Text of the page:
Gills are what fish, amphibians, and some other animals use to breathe in water. They have feathery parts which cause water to move across the animal's body, which contains dissolved oxygen, after the animal has swallowed the water. The oxygen is absorbed into the animal's blood, causing carbon dioxide moves out of the animal's blood and into the water through the gills.
Some insects that live in water have a plastron, which is a kind of gill. It is a patch of special hairs that keeps the water away from the insect's spiracles. This allows them to continue to take in oxygen and remove carbon dioxide while they are under water.
The gills of vertebrates typically develop in the walls of the pharynx, along a series of gill slits opening to the exterior. The gills are composed of comb-like filaments, the gill lamellae, which help increase their surface area for oxygen exchange.
When a fish breathes, it draws in a mouthful of water at regular intervals. Then it draws the sides of its throat together, forcing the water through the gill openings, so that it passes over the gills to the outside. Fish gill slits may be the evolutionary ancestors of the tonsils, thymus gland, and Eustachian tubes, as well as many other structures derived from the embryonic branchial pouches.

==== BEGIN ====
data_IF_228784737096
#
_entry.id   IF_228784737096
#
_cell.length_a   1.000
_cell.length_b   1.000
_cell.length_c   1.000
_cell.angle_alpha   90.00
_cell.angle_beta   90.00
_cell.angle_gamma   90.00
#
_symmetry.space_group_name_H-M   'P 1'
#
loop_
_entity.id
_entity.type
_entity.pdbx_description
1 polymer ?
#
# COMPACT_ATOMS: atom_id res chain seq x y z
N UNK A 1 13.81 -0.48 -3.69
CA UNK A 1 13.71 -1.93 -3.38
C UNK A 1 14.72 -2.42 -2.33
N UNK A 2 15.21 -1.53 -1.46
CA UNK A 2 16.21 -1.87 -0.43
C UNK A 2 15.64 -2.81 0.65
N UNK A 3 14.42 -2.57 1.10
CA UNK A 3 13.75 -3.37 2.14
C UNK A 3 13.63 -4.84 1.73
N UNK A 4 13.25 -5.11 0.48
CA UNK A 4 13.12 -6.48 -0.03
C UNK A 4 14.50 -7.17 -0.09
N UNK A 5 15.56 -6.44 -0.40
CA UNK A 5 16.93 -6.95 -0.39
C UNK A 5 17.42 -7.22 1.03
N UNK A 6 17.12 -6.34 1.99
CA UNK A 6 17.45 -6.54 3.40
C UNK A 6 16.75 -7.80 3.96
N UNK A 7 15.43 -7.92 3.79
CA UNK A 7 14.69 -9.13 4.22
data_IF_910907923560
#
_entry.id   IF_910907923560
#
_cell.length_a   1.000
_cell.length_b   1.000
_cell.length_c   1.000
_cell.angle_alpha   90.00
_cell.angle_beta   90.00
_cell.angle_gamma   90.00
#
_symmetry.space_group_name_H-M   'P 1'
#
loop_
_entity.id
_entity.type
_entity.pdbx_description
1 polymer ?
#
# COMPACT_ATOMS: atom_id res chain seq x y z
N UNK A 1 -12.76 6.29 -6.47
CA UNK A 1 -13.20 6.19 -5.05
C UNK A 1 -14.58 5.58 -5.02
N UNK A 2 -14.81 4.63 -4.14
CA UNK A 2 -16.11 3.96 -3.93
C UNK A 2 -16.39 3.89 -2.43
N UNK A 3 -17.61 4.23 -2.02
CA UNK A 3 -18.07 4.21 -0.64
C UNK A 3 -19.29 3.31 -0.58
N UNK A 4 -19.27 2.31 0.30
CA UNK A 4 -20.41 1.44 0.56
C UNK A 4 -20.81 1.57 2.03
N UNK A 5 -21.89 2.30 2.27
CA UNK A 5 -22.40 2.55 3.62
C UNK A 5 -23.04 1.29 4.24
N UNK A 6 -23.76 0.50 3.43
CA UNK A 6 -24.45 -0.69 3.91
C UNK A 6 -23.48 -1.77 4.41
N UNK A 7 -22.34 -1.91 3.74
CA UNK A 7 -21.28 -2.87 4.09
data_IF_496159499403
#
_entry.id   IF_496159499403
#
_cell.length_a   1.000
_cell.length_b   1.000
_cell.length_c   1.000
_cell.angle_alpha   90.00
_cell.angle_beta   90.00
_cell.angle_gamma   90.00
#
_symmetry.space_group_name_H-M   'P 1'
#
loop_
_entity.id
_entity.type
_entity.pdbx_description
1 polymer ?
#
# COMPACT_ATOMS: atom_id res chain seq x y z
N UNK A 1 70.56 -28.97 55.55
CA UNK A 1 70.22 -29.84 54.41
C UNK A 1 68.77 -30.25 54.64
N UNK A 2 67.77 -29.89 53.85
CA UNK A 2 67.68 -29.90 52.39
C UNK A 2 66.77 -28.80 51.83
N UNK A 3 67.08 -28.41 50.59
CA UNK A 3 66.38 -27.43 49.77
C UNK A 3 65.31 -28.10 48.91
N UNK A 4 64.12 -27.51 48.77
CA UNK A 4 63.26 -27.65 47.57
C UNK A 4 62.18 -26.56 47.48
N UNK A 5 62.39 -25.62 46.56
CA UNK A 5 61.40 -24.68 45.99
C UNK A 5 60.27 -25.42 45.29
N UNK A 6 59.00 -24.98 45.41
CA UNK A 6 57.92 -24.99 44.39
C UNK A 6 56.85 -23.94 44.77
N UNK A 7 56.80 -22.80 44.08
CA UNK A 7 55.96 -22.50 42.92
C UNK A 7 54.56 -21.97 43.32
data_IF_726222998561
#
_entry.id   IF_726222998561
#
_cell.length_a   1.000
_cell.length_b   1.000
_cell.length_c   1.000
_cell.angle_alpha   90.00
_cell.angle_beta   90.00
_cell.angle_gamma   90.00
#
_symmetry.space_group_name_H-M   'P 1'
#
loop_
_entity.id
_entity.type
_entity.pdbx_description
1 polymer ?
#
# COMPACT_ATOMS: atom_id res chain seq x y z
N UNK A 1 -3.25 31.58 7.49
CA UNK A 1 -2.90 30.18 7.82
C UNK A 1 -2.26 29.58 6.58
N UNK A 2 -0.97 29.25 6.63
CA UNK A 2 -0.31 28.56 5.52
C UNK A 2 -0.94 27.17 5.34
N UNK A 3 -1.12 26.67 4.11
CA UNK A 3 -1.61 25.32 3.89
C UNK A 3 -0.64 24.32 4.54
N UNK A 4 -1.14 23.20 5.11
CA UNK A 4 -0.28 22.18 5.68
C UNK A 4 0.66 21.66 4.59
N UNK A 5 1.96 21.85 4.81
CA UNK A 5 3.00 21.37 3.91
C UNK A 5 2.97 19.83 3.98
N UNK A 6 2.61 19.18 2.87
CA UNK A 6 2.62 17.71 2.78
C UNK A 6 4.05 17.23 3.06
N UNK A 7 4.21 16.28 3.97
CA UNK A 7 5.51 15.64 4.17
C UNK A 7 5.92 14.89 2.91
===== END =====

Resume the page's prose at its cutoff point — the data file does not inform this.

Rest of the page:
Sharks and rays typically have five pairs of gill slits that open directly to the outside of the body, though some more primitive sharks have six or seven pairs. Adjacent slits are separated by a cartilaginous gill arch from which projects a long sheet-like septum, partly supported by a further piece of cartilage called the gill ray. The individual lamellae of the gills lie on either side of the septum. The base of the arch may also support gill rakers, small projecting elements that help to filter food from the water.
A smaller opening, the spiracle, lies in front of the first gill slit. This bears a small pseudobranch that resembles a gill in structure, but only receives blood already oxygenated by the true gills. The spiracle is thought to be homologous to the ear opening in higher vertebrates.
Most sharks rely on ram ventilation, forcing water into the mouth and over the gills by rapidly swimming forward. In slow-moving or bottom dwelling species, especially among skates and rays, the spiracle may be enlarged, and the fish breathes by sucking water through this opening, instead of through the mouth.
Chimaeras differ from other cartilagenous fish, having lost both the spiracle and the fifth gill slit. The remaining slits are covered by an operculum, developed from the septum of the gill arch in front of the first gill.
In bony fish, the gills lie in a branchial chamber covered by a bony operculum. The great majority of bony fish species have five pairs of gills, although a few have lost some over the course of evolution. The operculum can be important in adjusting the pressure of water inside of the pharynx to allow proper ventilation of the gills, so that bony fish do not have to rely on ram ventilation (and hence near constant motion) to breathe. Valves inside the mouth keep the water from escaping.